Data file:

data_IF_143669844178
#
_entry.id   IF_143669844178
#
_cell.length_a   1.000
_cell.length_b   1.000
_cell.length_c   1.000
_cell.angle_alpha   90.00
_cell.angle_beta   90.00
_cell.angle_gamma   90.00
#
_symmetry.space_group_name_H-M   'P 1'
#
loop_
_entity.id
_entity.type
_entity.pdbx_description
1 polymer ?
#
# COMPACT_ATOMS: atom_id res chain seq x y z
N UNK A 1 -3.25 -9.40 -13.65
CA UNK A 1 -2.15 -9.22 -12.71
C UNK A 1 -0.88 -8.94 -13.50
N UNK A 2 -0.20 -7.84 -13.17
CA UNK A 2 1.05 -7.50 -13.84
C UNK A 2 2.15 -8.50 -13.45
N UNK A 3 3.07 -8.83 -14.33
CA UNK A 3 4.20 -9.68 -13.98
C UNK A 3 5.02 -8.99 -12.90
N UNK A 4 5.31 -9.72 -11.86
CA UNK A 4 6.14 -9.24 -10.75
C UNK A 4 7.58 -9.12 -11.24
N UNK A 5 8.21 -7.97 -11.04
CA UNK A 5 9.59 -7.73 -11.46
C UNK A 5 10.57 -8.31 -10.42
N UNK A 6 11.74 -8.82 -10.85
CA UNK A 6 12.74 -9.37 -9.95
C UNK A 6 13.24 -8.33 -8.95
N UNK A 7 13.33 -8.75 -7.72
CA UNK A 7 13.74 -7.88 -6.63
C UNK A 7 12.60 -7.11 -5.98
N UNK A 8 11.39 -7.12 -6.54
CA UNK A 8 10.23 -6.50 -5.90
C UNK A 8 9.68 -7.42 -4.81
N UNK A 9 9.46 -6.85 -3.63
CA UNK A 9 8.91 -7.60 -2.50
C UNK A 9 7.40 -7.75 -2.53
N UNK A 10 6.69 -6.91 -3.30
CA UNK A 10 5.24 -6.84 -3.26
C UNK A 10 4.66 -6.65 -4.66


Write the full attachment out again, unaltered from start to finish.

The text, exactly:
data_IF_143669844178
#
_entry.id   IF_143669844178
#
_cell.length_a   1.000
_cell.length_b   1.000
_cell.length_c   1.000
_cell.angle_alpha   90.00
_cell.angle_beta   90.00
_cell.angle_gamma   90.00
#
_symmetry.space_group_name_H-M   'P 1'
#
loop_
_entity.id
_entity.type
_entity.pdbx_description
1 polymer ?
#
# COMPACT_ATOMS: atom_id res chain seq x y z
N UNK A 1 -3.25 -9.40 -13.65
CA UNK A 1 -2.15 -9.22 -12.71
C UNK A 1 -0.88 -8.94 -13.50
N UNK A 2 -0.20 -7.84 -13.17
CA UNK A 2 1.05 -7.50 -13.84
C UNK A 2 2.15 -8.50 -13.45
N UNK A 3 3.07 -8.83 -14.33
CA UNK A 3 4.20 -9.68 -13.98
C UNK A 3 5.02 -8.99 -12.90
N UNK A 4 5.31 -9.72 -11.86
CA UNK A 4 6.14 -9.24 -10.75
C UNK A 4 7.58 -9.12 -11.24
N UNK A 5 8.21 -7.97 -11.04
CA UNK A 5 9.59 -7.73 -11.46
C UNK A 5 10.57 -8.31 -10.42
N UNK A 6 11.74 -8.82 -10.85
CA UNK A 6 12.74 -9.37 -9.95
C UNK A 6 13.24 -8.33 -8.95
N UNK A 7 13.33 -8.75 -7.72
CA UNK A 7 13.74 -7.88 -6.63
C UNK A 7 12.60 -7.11 -5.98
N UNK A 8 11.39 -7.12 -6.54
CA UNK A 8 10.23 -6.50 -5.90
C UNK A 8 9.68 -7.42 -4.81
N UNK A 9 9.46 -6.85 -3.63
CA UNK A 9 8.91 -7.60 -2.50
C UNK A 9 7.40 -7.75 -2.53
N UNK A 10 6.69 -6.91 -3.30
CA UNK A 10 5.24 -6.84 -3.26
C UNK A 10 4.66 -6.65 -4.66